The theme of ‘firsts’ is a great way to kick off this new regular feature in the Pelican Politics section. The idea behind this new regular is to highlight political figures throughout history that most exemplify the qualities and ideals behind the issue’s theme. As far as ‘firsts’ goes, it was a hard choice. There are an innumerable amount of examples of great men and women who could be written about, but I finally settled on one incredible woman.
Look call me and old tragic but I think that Julia Gillard gets a lot of flak for no reason. I distinctly remember Mid Year Rotto 2010 and waking up on the final day hungover, tired, and having to quickly pack up and seeing Julia Gillard on the news. I was off the Australian mainland again in Europe when three years and three days later she was ousted by Rudd. It seemed as if every time I traveled, a government fell. I’ve been travelling frantically since the 2013 election but lightning has not struck again.
On the 24th of June 2010, Julia Gillard became Australia’s first female Prime Minister. I’m not going to get into the murky waters of what was right or wrong in her challenge of Rudd’s leadership, but if you look at the intricacies of the running of the government toward mid-2010, the proof is in the pudding. Like it or not, Gillard acted boldly and swiftly, as she did throughout her time as Prime Minister. She was never popular, and opinion polls over her three years of leadership hit some pretty disappointing lows, however she never let this slow her down or damage her ambition and vision for Australia. Indeed, despite the hung parliament and a vicious opposition, Julia Gillard passed 0.495 acts of legislation during 1098 days in office, making her the most productive Prime Minister in Australian history.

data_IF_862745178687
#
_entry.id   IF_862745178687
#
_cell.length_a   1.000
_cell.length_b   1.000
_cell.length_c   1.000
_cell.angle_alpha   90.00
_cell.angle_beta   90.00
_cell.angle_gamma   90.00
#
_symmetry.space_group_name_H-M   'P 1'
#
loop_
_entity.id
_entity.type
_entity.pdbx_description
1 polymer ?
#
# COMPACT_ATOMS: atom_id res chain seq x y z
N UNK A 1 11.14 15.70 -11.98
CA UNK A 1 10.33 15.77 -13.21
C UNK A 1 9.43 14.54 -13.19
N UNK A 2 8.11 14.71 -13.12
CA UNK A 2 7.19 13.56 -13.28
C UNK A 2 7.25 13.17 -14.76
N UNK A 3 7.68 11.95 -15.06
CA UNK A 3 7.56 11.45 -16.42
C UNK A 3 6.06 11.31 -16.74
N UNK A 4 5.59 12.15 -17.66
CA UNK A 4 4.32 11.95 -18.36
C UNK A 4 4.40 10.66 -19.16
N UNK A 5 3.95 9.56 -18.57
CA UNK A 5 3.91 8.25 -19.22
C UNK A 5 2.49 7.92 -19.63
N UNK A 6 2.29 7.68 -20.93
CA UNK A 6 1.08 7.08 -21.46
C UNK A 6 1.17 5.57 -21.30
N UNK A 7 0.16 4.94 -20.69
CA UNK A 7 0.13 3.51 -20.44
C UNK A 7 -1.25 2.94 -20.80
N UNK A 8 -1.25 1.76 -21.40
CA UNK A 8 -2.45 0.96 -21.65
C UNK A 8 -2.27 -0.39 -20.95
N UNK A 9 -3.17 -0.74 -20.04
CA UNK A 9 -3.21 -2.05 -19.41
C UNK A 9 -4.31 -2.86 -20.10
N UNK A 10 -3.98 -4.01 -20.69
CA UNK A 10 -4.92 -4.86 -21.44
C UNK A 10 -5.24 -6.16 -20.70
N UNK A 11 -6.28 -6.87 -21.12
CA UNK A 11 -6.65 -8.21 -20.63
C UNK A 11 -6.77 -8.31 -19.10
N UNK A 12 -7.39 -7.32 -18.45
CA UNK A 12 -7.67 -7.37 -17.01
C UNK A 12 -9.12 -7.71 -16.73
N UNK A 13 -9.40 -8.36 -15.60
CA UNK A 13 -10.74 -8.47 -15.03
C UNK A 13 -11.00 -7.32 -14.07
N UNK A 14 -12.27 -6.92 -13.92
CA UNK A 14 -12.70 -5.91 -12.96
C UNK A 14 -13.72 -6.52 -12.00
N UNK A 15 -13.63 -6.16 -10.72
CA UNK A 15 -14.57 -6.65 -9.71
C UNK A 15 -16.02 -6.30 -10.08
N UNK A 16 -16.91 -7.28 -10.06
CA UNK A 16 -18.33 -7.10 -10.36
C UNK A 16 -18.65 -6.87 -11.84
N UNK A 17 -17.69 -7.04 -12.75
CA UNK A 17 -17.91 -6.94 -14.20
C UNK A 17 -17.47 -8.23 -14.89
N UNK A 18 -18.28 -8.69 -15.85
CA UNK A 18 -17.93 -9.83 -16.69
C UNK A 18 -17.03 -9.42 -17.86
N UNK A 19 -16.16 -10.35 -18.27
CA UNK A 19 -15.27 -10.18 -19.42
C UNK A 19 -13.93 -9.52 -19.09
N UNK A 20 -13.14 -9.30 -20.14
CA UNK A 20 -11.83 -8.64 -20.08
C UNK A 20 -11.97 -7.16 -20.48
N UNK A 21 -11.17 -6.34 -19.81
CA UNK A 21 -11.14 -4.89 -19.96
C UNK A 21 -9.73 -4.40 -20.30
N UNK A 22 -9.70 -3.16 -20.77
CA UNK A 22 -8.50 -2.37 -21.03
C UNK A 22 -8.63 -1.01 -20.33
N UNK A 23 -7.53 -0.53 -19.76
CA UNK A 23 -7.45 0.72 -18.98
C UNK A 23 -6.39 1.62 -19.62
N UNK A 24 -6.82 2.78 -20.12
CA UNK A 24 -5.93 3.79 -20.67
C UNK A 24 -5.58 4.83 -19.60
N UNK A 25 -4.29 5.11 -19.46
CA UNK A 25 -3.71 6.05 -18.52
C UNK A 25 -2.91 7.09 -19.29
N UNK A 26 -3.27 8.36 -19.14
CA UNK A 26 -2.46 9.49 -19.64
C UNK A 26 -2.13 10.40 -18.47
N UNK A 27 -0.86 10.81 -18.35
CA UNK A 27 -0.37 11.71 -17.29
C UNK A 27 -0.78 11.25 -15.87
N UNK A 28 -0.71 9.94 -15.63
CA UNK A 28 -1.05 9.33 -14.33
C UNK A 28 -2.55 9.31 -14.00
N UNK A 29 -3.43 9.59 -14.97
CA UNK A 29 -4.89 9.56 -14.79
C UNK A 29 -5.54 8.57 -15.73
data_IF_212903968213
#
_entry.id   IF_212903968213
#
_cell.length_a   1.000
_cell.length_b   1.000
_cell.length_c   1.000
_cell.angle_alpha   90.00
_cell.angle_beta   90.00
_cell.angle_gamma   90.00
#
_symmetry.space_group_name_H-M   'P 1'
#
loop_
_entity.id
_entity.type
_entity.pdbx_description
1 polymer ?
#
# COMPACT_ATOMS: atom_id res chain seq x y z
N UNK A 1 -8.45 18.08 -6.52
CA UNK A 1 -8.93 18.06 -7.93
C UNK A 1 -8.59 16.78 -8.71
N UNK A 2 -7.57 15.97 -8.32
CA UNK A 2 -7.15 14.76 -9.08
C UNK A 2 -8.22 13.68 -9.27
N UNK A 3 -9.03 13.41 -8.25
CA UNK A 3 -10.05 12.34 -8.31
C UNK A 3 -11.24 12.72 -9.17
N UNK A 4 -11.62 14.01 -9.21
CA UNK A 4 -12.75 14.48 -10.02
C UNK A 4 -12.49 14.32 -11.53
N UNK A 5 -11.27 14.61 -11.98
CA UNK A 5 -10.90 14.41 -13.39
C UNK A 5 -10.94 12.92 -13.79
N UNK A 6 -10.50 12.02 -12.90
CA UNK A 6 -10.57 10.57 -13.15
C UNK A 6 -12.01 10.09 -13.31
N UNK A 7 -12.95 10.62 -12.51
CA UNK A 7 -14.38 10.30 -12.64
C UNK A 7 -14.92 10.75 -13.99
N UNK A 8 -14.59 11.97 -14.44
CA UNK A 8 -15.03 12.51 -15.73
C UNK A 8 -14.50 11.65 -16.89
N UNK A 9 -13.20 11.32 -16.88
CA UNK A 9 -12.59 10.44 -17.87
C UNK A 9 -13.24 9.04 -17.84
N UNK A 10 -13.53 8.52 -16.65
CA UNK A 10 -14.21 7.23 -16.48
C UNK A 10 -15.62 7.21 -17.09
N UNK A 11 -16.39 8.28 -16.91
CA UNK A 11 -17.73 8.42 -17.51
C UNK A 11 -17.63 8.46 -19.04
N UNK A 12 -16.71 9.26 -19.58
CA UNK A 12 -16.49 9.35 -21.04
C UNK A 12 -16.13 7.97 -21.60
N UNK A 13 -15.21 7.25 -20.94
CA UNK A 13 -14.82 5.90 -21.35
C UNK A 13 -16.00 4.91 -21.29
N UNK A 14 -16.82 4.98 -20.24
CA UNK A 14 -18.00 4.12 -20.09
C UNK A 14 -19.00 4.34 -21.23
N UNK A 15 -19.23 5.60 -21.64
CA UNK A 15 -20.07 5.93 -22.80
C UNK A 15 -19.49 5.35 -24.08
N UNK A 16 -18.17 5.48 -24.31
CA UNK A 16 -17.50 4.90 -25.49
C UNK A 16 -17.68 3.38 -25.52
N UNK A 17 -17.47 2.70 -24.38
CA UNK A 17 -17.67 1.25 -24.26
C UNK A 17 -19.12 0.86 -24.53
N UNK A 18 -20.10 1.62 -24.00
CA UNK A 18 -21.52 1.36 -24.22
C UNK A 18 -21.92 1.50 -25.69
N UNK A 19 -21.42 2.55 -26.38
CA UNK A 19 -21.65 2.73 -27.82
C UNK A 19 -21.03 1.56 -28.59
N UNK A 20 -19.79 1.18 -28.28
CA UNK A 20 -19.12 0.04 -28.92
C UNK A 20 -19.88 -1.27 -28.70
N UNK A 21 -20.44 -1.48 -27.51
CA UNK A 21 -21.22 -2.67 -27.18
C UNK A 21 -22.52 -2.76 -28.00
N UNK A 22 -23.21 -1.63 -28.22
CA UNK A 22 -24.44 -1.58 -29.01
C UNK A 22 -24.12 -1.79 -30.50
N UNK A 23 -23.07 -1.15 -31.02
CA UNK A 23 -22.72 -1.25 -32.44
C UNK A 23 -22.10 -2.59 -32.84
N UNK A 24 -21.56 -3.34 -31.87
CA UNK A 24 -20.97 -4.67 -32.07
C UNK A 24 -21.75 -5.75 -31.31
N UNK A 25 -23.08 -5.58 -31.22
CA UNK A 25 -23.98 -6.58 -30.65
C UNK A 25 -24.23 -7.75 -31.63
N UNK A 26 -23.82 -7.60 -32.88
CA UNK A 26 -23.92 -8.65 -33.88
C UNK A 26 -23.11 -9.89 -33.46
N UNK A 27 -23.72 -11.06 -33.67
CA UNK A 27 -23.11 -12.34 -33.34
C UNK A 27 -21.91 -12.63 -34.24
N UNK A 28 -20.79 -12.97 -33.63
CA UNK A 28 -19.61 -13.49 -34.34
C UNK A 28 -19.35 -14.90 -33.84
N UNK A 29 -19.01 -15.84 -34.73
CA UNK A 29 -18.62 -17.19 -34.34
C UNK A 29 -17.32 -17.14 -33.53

Most importantly, Gillard was not afraid to call things as they were. As she did with Rudd’s failing leadership in 2010, she called out Abbott on he and his party’s attitude toward her leadership in August 2012. After relentless (and as we now know baseless) accusations of misconduct on Gillard’s part, she took a stand. She made history and international headlines when she branded Abbott as a misogynist. Her tenure as Prime Minister of Australia raised questions as to whether Australia as a nation was mature enough to accept a female leader. One fact is without question though: Gillard was a trailblazer and a woman truly devoted to the wellbeing of her nation.
Words by Brad Griffin